"We'll have an open house where there will be time to walk around and look at the projects, look at the detail on the maps and we'll do a presentation with question and answer and comments," says Biesiadny. "What we're trying to do is try and figure out where there is some consensus, where is there community support. We'll allow them a chance to give us their vote, so to speak, although we will not do a straight tally."

    Biesiadny presented a list of about 200 unfunded roadway and transit projects during his speech before the Fairfax Committee of 100, each vying for a spot on the six-year transportation plan for the county. Most of the projects have a benefit-cost analysis ratio to help determine the best investment for the money.

    "There is three factors that we've included in the benefit-cost analysis. We've included congestion reduction, travel time savings and air quality benefits. We could include 20 or 30 different measures, but that doesn't mean you'd get better results, you just spent more time. We wanted to keep it simple and we think these factors are a good barometer," he says.

    Biesiadny says an average score for a project would be 1.0, which means the benefits from the three factors will pay for the project over 20 years. For projects with a score higher than 1.0, benefits from congestion reduction, travel time savings and air quality will pay off in less than 20 years. Lower than 1.0 means the benefits would take longer than 20 years to pay off the costs of the project.

    "Our comprehensive plan, we have a number of interchanges and road widening projects that we've been unable to fund, particularly along the Fairfax County Parkway," he says.

    A number of Fairfax County Parkway projects score very high on the benefit-cost ratio and could be ripe for funding, including intersection improvements at Popes Head Road and Braddock Road. Projects to widen the Fairfax County Parkway from Route 29 to Route 123 and from West Ox Road to the Dulles Toll Road from four to six lanes also scored highly on the benefit-cost analysis. In total, both projects would cost about $145 million to complete.

    On transit, three projects received high marks for their benefit to congestion relief.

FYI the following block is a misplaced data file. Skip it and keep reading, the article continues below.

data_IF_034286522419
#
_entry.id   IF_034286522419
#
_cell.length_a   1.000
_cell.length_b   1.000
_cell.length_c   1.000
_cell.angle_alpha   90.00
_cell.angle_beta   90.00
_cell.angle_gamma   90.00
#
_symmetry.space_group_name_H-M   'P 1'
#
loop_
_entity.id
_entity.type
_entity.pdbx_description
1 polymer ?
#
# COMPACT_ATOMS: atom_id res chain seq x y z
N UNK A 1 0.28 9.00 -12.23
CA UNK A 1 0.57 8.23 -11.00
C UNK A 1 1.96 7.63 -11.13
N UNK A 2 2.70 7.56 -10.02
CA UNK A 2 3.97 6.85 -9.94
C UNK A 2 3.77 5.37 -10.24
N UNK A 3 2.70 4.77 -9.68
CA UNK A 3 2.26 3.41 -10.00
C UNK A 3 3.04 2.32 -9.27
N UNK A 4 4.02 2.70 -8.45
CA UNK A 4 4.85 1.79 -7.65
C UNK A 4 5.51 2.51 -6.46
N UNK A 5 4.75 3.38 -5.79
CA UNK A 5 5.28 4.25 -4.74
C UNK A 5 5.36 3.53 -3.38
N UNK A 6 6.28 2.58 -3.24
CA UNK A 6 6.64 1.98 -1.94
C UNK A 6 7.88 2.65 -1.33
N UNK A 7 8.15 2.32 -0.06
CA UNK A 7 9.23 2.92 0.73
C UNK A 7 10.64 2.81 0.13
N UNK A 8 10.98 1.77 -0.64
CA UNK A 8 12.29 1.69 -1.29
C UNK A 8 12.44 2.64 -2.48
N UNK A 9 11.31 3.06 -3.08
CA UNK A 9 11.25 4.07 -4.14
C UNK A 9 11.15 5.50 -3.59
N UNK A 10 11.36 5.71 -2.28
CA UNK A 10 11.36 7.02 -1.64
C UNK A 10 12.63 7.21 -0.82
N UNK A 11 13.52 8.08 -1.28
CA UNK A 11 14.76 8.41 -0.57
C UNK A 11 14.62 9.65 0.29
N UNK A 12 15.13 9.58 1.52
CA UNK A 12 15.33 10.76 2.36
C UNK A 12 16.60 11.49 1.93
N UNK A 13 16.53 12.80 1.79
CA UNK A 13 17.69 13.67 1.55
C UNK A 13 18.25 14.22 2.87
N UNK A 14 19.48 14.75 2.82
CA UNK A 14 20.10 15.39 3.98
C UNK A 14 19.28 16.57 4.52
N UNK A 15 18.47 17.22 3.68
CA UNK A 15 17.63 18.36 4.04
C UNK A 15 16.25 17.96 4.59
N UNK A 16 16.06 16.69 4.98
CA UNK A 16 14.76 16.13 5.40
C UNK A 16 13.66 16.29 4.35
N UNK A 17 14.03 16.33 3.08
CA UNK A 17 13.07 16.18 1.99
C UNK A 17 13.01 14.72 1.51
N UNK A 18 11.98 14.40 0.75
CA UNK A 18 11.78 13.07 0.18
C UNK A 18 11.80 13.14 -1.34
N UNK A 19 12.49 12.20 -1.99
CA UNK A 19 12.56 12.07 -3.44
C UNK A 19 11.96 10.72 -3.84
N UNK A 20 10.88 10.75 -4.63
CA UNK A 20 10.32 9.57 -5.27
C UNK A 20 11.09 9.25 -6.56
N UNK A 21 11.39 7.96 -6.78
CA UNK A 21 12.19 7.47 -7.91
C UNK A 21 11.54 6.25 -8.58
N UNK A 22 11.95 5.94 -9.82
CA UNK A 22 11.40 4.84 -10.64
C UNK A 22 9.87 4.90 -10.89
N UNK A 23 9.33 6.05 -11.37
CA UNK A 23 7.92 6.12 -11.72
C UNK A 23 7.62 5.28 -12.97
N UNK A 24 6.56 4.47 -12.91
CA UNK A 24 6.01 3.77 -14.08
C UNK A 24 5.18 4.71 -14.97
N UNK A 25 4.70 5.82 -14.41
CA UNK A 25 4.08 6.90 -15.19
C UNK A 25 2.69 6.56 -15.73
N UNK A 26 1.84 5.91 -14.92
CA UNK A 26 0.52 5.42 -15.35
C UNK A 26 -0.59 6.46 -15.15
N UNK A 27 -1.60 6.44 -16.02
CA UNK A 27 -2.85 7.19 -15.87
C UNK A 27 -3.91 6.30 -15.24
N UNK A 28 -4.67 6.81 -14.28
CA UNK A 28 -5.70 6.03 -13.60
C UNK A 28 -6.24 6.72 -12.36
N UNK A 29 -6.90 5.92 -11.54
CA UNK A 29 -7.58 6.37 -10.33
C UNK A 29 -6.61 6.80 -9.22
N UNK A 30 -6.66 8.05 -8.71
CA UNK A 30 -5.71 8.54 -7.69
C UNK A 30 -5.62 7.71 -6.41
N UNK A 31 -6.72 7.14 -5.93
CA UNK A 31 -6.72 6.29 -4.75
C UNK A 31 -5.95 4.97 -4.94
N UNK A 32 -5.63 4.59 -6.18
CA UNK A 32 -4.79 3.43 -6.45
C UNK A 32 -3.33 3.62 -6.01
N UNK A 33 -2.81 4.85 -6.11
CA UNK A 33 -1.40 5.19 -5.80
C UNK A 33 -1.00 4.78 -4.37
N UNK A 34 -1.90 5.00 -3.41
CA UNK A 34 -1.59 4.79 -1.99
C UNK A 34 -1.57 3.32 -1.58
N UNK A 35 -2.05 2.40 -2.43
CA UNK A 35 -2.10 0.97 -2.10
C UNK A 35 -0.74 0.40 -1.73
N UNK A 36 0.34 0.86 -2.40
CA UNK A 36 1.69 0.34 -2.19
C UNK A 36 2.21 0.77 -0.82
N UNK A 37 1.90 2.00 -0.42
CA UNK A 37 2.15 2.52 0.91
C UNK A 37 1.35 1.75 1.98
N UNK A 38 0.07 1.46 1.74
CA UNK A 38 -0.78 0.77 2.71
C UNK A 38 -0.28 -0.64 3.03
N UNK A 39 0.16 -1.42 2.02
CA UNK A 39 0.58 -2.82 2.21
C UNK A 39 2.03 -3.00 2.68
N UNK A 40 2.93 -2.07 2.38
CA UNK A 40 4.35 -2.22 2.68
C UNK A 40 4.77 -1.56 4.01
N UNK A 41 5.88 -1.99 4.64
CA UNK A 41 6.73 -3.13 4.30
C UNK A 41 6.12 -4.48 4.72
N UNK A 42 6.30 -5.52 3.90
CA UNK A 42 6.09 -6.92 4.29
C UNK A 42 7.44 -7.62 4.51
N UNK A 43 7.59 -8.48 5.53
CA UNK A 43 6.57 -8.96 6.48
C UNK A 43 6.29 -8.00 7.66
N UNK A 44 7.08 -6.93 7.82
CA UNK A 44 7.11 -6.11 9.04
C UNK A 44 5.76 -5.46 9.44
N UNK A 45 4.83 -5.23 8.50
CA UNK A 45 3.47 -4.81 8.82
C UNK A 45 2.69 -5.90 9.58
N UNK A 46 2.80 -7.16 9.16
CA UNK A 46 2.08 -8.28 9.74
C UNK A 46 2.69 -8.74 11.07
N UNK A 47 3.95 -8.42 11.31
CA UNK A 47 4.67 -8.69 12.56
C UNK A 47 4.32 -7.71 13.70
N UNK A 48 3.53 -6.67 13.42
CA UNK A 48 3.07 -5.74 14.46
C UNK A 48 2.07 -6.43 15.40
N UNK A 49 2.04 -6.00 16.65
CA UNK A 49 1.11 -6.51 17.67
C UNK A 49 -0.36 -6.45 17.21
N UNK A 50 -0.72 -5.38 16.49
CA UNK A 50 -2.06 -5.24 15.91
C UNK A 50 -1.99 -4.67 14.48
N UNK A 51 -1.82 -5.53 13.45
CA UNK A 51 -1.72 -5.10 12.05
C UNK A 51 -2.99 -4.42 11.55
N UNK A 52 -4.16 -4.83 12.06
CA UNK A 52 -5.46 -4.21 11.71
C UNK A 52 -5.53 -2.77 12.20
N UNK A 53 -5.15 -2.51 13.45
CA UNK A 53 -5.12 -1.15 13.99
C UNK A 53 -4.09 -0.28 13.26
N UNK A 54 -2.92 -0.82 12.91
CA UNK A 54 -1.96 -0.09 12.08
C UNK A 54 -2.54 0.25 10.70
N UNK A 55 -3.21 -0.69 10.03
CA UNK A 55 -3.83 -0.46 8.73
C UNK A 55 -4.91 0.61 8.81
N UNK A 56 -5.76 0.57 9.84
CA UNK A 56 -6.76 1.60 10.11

One would be $54 million to construct a 2,037-space garage at the Innovation Center Metrorail Station, due to open in phase two of the Silver Line project.

    A second would be $47 million to purchase buses and improve bus service between the Herndon-Monroe Park-and-Ride and Fort Belvoir along the Fairfax County Parkway. With more than 30,000 employees commuting each day, Fort Belvoir is a major job center in Fairfax County that contributes a lot of traffic to roads like the Fairfax County Parkway and Route 1 (Richmond Highway).

    Finally, a $116.5 million project to purchase buses and implement new cross-county express bus service between Vienna and Centreville also is being considered.

    "In Fairfax County, most of our growth in the future is not going to occur in Great Falls or Clifton. It's mostly going to happen in our activity centers. So that is where we are going to looking to make transportation improvements," says Biesiadny.

    After the public meetings wrap up, the Fairfax County Transportation Department will brief the Board of Supervisors in December. The Board of Supervisors will likely approve a six-year priority project list in January.


    Source: http://www.wtop.com/?nid=41&sid=3484989&pid=0

  • Wednesday, October 16, 2013 11:44 PM | Anonymous member
    Please help provide food to local families in need over the winter holiday season by participating in "Food for Trees".
     
    HOW:
     
    Pre-order your Christmas Tree or Holiday Wreaths at 50% off through Sunday, November 10 by visiting www.foodfortrees.org
     
    WHEN:
     
    On Saturday, December 7 from 10:00 a.m. - 5:00 p.m.
    Bring $35 worth of non-perishable food items to be donated to Share when you pick up your freshly-cut tree or wreaths.  Alternative pick-up date: Sunday, December 8 from 11:00 a.m. - 1:00 p.m.
     
    WHERE:
     
    Old Firehouse Teen Center
    1440 Chain Bridge Road
    McLean
     
    Please park on the Giant side of the Teen Center when arriving.
     
    WHAT:
     
    Bring the whole family! The Teen Center will be open on Saturday for everyone to enjoy hot apple cider, hot chocolate and holiday treats.  Kids can decorate sugar cookies, play games and stay warm while the trees are loaded-up to go home for the holidays!
     
    Special appearances by the McLean Youth Orchestra & Santa atop the McLean Volunteer Fire Department's 1970 Pirsch Antique Fire Engine!
     
    GOAL:
     
    To sell 400 trees in order to provide $12,000 worth of food to our community!
    Please help spread the word.
     
    For more information or to order, visit www.foodfortrees.org